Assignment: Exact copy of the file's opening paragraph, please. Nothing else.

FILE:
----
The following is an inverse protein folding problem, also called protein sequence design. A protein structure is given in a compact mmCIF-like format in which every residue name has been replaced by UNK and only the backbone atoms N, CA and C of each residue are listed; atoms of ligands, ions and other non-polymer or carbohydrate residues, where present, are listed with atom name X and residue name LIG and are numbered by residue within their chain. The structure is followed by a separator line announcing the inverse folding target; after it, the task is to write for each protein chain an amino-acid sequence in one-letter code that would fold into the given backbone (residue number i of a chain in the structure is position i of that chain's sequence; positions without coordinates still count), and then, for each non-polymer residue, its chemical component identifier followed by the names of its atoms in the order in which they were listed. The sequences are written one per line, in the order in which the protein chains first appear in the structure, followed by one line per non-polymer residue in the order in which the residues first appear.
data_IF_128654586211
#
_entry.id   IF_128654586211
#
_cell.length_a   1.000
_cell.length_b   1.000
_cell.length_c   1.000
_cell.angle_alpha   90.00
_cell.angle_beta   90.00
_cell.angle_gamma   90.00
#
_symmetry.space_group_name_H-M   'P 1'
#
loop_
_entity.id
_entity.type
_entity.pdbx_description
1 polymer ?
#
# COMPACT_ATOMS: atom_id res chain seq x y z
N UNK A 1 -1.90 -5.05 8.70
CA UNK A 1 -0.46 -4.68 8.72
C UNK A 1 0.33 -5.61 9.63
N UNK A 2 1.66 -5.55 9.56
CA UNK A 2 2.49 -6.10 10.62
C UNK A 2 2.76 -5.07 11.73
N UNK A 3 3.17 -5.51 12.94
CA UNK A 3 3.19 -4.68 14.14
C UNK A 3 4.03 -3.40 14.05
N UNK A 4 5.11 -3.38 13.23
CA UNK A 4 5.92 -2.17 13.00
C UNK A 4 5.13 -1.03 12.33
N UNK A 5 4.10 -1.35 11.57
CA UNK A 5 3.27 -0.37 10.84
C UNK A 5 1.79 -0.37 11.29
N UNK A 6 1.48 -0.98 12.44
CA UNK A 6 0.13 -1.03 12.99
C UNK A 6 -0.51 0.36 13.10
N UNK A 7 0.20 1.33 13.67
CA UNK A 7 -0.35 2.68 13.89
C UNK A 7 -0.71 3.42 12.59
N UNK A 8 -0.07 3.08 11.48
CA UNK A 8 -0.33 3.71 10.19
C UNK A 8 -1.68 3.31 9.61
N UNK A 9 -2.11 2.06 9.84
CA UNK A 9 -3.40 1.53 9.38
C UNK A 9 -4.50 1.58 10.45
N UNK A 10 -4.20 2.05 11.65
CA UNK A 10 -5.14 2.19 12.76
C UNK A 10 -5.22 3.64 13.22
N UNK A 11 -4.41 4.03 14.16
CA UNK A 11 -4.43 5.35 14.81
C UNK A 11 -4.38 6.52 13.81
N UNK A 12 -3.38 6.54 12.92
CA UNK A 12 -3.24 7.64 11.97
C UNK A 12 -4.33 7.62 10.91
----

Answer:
The following is an inverse protein folding problem, also called protein sequence design. A protein structure is given in a compact mmCIF-like format in which every residue name has been replaced by UNK and only the backbone atoms N, CA and C of each residue are listed; atoms of ligands, ions and other non-polymer or carbohydrate residues, where present, are listed with atom name X and residue name LIG and are numbered by residue within their chain. The structure is followed by a separator line announcing the inverse folding target; after it, the task is to write for each protein chain an amino-acid sequence in one-letter code that would fold into the given backbone (residue number i of a chain in the structure is position i of that chain's sequence; positions without coordinates still count), and then, for each non-polymer residue, its chemical component identifier followed by the names of its atoms in the order in which they were listed. The sequences are written one per line, in the order in which the protein chains first appear in the structure, followed by one line per non-polymer residue in the order in which the residues first appear.